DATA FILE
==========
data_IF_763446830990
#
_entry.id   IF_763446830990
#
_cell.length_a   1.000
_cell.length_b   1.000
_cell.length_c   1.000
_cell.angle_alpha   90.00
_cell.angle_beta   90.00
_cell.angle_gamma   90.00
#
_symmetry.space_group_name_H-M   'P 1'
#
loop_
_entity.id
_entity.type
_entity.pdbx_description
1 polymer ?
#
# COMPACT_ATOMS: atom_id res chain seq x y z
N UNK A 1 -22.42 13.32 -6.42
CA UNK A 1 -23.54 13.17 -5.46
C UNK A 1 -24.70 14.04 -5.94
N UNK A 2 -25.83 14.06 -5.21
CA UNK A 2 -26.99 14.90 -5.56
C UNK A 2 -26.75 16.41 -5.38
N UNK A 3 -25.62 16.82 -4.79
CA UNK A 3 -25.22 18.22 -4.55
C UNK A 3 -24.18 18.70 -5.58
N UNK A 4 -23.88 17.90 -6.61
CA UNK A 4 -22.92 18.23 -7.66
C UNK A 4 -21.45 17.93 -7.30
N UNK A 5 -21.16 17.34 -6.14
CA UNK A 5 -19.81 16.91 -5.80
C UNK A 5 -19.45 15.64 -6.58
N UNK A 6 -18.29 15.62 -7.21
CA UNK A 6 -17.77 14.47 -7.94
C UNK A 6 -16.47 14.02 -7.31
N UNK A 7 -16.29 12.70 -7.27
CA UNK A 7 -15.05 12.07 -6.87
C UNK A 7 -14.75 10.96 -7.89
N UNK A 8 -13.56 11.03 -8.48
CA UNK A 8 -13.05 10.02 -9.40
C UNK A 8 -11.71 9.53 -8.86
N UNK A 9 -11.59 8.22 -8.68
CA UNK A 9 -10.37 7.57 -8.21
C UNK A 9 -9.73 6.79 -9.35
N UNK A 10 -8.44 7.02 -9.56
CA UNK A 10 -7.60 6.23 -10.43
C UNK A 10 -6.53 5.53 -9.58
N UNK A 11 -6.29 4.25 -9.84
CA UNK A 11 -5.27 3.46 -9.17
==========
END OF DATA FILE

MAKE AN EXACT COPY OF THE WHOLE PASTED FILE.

data_IF_763446830990
#
_entry.id   IF_763446830990
#
_cell.length_a   1.000
_cell.length_b   1.000
_cell.length_c   1.000
_cell.angle_alpha   90.00
_cell.angle_beta   90.00
_cell.angle_gamma   90.00
#
_symmetry.space_group_name_H-M   'P 1'
#
loop_
_entity.id
_entity.type
_entity.pdbx_description
1 polymer ?
#
# COMPACT_ATOMS: atom_id res chain seq x y z
N UNK A 1 -22.42 13.32 -6.42
CA UNK A 1 -23.54 13.17 -5.46
C UNK A 1 -24.70 14.04 -5.94
N UNK A 2 -25.83 14.06 -5.21
CA UNK A 2 -26.99 14.90 -5.56
C UNK A 2 -26.75 16.41 -5.38
N UNK A 3 -25.62 16.82 -4.79
CA UNK A 3 -25.22 18.22 -4.55
C UNK A 3 -24.18 18.70 -5.58
N UNK A 4 -23.88 17.90 -6.61
CA UNK A 4 -22.92 18.23 -7.66
C UNK A 4 -21.45 17.93 -7.30
N UNK A 5 -21.16 17.34 -6.14
CA UNK A 5 -19.81 16.91 -5.80
C UNK A 5 -19.45 15.64 -6.58
N UNK A 6 -18.29 15.62 -7.21
CA UNK A 6 -17.77 14.47 -7.94
C UNK A 6 -16.47 14.02 -7.31
N UNK A 7 -16.29 12.70 -7.27
CA UNK A 7 -15.05 12.07 -6.87
C UNK A 7 -14.75 10.96 -7.89
N UNK A 8 -13.56 11.03 -8.48
CA UNK A 8 -13.05 10.02 -9.40
C UNK A 8 -11.71 9.53 -8.86
N UNK A 9 -11.59 8.22 -8.68
CA UNK A 9 -10.37 7.57 -8.21
C UNK A 9 -9.73 6.79 -9.35
N UNK A 10 -8.44 7.02 -9.56
CA UNK A 10 -7.60 6.23 -10.43
C UNK A 10 -6.53 5.53 -9.58
N UNK A 11 -6.29 4.25 -9.84
CA UNK A 11 -5.27 3.46 -9.17